- The Declaration of the Rights of Man and of the Citizen (1789; France), one of the fundamental documents of the French Revolution, defined a set of individual rights and collective rights of the people.
- The Virginia Statute for Religious Freedom (1785; United States), written by Thomas Jefferson in 1779, was a document that asserted the right of man to form a personal relationship with God free from interference by the state.
- The United States Bill of Rights (1789–1791; United States), the first ten amendments of the United States Constitution specified rights of individuals in which government could not interfere, including the rights of free assembly, freedom of religion, trial by jury, and the right to keep and bear arms for self-defense.
- The Universal Declaration of Human Rights (1948) is an overarching set of standards by which governments, organisations and individuals would measure their behaviour towards each other. The preamble declares that the "...recognition of the inherent dignity and of the equal and inalienable rights of all members of the human family is the foundation of freedom, justice and peace in the world..."
- The European Convention on Human Rights (1950; Europe) was adopted under the auspices of the Council of Europe to protect human rights and fundamental freedoms.
- The International Covenant on Civil and Political Rights (1966), a follow-up to the Universal Declaration of Human Rights, concerns civil and political rights.
- The International Covenant on Economic, Social and Cultural Rights (1966), another follow-up to the Universal Declaration of Human Rights, concerns economic, social and cultural rights.
- The Canadian Charter of Rights and Freedoms (1982; Canada) was created to protect the rights of Canadian citizens from actions and policies of all levels of government.
- The Charter of Fundamental Rights of the European Union (2000) is one of the most recent proposed legal instruments concerning human rights.
- Christianity and animal rights
- Contractual rights
- Constitutional liberalism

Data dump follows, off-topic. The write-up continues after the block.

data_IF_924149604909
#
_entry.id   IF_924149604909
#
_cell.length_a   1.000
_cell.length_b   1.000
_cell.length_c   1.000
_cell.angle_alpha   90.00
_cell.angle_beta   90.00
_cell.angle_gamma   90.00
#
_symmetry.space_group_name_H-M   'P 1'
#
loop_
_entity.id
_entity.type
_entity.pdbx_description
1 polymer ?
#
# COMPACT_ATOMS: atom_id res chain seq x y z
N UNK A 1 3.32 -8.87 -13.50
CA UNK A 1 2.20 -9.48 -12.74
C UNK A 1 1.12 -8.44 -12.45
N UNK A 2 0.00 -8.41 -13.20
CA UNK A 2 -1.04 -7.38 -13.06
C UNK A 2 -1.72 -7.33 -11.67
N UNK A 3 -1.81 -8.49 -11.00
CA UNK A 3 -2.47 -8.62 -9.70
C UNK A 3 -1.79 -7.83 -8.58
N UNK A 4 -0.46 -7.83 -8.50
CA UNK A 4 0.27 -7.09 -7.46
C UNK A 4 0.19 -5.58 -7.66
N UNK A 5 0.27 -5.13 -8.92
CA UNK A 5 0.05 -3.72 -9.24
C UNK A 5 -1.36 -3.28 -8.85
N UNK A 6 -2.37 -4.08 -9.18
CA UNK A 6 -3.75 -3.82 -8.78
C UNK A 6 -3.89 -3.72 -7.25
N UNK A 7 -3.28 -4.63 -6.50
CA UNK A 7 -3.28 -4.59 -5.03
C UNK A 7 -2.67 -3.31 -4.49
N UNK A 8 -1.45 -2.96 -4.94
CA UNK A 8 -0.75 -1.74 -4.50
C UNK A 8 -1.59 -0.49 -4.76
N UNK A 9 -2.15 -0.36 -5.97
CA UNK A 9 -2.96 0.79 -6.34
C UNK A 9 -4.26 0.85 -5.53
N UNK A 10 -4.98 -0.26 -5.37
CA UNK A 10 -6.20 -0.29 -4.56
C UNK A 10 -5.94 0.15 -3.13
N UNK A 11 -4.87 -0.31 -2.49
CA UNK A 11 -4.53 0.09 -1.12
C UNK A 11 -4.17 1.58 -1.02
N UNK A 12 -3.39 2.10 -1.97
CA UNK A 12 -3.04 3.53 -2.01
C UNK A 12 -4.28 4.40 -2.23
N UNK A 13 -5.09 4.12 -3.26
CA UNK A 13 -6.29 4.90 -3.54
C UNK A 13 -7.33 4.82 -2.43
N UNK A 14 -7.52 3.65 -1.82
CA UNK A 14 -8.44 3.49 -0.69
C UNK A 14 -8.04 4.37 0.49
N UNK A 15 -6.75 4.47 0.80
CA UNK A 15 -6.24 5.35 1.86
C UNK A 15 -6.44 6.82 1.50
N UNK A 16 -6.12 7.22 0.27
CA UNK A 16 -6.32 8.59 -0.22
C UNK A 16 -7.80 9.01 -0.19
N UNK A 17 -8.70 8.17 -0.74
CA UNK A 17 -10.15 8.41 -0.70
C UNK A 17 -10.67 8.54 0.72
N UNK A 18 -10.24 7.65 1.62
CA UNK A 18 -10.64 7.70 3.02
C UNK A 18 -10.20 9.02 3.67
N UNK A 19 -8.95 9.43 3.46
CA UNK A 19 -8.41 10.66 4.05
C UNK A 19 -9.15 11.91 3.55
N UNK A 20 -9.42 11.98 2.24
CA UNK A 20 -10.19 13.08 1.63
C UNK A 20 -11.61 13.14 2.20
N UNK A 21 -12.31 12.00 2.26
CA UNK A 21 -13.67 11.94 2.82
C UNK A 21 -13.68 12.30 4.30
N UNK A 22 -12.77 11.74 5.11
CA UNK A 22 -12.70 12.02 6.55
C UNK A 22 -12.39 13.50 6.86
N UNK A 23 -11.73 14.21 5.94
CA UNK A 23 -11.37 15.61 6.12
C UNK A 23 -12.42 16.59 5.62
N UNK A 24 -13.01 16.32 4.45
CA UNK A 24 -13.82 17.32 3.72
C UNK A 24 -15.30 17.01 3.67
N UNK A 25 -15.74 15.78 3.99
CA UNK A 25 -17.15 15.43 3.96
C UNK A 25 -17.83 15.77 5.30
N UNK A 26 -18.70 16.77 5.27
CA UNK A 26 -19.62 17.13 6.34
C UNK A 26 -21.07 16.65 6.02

- Constitutional economics
- Rule according to higher law
- Equal rights (disambiguation), various meanings
- Exclusive rights
- Freedom of religion
- Freedom of speech
- Freedom of the press
- Fundamental Laws of England
- History of citizenship
- Social contract
- Wesley Newcomb Hohfeld
- Right to food
- Right to housing
- Right to water
- Right to an adequate standard of living
- Right to health
- Right to social security
- "Stanford Encyclopedia of Philosophy". Stanford University. July 9, 2007. Retrieved 2009-12-21.
Rights dominate most modern understandings of what actions are proper and which institutions are just. Rights structure the forms of our governments, the contents of our laws, and the shape of morality as we perceive it. To accept a set of rights is to approve a distribution of freedom and authority, and so to endorse a certain view of what may, must, and must not be done.
- UN UDHR Preamble: "Whereas recognition of the inherent dignity and of the equal and inalienable rights of all members of the human family is the foundation of freedom, justice and peace in the world..."
- Fagan, Andrew. "Human Rights". Internet Encyclopedia of Philosophy http://www.iep.utm.edu/hum-rts/#SH3b
- "Stanford Encyclopedia of Philosophy". Stanford University. July 9, 2007. Retrieved 2009-12-21.
A distinction between negative and positive rights is popular among some normative theorists, especially those with a bent toward libertarianism. The holder of a negative right is entitled to non-interference, while the holder of a positive right is entitled to provision of some good or service. A right against assault is a classic example of a negative right, while a right to welfare assistance is a prototypical positive right.
- Ayn Rand (2009-12-18). "The Virtue of Selfishness: Individual Rights". The Ayn Rand Lexicon. Retrieved 2009-12-18.